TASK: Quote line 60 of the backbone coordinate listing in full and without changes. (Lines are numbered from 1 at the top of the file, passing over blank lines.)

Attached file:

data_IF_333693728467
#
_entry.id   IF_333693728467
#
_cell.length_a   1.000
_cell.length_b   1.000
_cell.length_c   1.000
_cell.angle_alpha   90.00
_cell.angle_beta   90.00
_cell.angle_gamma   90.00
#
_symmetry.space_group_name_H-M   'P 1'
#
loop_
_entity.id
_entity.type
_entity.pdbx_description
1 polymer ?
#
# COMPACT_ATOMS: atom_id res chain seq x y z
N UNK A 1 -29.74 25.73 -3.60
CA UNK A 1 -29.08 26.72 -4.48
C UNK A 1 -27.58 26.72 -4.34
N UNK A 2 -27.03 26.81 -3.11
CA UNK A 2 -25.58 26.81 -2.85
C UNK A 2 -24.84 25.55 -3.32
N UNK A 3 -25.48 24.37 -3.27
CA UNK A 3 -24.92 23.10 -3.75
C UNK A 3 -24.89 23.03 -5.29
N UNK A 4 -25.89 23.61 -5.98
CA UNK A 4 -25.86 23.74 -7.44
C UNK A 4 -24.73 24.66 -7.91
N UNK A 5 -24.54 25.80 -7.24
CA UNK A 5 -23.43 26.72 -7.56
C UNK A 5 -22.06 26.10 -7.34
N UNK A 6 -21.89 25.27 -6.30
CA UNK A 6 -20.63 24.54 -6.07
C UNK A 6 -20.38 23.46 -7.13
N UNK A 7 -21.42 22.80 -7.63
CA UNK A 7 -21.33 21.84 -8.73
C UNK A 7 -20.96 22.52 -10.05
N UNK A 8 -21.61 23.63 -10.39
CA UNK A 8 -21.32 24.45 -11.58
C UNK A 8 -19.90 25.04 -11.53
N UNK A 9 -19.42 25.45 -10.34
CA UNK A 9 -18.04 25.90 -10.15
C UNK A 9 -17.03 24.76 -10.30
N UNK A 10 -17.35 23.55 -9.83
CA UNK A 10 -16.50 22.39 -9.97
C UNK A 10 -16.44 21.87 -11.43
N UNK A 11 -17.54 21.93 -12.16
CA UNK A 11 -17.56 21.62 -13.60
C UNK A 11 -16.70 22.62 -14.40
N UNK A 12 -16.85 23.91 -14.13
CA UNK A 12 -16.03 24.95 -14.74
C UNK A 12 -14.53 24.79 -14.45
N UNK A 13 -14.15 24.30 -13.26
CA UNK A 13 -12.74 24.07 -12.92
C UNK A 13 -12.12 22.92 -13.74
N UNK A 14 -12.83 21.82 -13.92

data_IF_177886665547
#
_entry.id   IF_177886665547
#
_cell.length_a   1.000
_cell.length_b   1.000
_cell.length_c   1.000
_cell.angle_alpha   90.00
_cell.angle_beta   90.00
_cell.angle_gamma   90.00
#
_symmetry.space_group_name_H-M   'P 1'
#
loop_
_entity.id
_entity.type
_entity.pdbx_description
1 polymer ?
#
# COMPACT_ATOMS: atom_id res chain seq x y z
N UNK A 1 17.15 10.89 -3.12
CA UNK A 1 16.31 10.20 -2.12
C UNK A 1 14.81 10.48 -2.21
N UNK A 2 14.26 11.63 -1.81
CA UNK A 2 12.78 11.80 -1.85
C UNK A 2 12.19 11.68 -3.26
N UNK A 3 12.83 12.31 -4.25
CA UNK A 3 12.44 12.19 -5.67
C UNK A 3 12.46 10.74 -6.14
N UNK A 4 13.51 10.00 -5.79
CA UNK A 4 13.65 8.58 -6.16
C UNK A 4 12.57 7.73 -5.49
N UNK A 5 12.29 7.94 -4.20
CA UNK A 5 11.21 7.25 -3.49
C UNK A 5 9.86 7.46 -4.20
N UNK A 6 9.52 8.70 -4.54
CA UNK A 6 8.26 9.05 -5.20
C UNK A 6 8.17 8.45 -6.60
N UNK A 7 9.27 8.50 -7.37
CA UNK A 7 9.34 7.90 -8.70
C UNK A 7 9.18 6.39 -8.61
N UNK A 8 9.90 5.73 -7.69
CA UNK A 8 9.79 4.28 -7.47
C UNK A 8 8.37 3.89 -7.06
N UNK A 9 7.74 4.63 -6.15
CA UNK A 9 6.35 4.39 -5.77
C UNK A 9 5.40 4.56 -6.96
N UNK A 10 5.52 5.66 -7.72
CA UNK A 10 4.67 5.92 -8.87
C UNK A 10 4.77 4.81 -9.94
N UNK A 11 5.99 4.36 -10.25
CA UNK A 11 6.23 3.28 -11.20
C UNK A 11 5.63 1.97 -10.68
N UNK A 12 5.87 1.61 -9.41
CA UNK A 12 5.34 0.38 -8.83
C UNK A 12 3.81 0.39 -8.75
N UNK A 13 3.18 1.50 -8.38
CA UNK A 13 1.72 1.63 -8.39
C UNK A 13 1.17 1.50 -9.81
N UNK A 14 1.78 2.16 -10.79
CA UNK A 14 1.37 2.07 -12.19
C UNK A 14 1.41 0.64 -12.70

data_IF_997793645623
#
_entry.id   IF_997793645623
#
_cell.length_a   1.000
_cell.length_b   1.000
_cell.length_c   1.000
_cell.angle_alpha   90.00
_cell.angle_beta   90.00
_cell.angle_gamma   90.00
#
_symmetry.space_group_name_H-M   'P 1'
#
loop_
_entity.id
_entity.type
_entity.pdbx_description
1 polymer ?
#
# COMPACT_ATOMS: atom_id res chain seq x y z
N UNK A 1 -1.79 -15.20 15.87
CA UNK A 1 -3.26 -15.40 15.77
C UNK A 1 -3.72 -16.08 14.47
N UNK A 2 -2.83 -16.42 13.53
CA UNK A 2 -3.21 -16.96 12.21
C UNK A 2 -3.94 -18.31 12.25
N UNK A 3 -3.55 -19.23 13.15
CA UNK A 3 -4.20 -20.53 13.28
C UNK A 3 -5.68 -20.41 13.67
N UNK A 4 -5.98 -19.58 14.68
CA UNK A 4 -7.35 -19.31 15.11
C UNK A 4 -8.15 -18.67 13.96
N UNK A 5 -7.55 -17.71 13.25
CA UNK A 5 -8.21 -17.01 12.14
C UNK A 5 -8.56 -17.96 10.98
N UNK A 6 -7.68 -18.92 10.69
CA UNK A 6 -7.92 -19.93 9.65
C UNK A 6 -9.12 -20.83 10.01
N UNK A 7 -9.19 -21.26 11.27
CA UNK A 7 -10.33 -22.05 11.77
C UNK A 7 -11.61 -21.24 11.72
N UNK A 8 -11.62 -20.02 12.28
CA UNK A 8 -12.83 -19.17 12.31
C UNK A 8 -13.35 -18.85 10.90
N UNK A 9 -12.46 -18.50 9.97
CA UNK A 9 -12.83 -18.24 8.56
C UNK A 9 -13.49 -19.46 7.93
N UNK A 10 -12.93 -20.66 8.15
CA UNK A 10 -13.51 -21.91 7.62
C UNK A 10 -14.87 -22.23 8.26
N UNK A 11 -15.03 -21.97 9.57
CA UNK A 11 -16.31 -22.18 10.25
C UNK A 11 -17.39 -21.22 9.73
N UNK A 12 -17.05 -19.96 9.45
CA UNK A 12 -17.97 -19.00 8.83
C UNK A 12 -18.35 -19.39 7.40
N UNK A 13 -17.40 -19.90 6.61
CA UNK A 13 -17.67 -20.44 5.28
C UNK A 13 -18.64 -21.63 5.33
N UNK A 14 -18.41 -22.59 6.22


N UNK A 14 -12.83 21.82 -13.92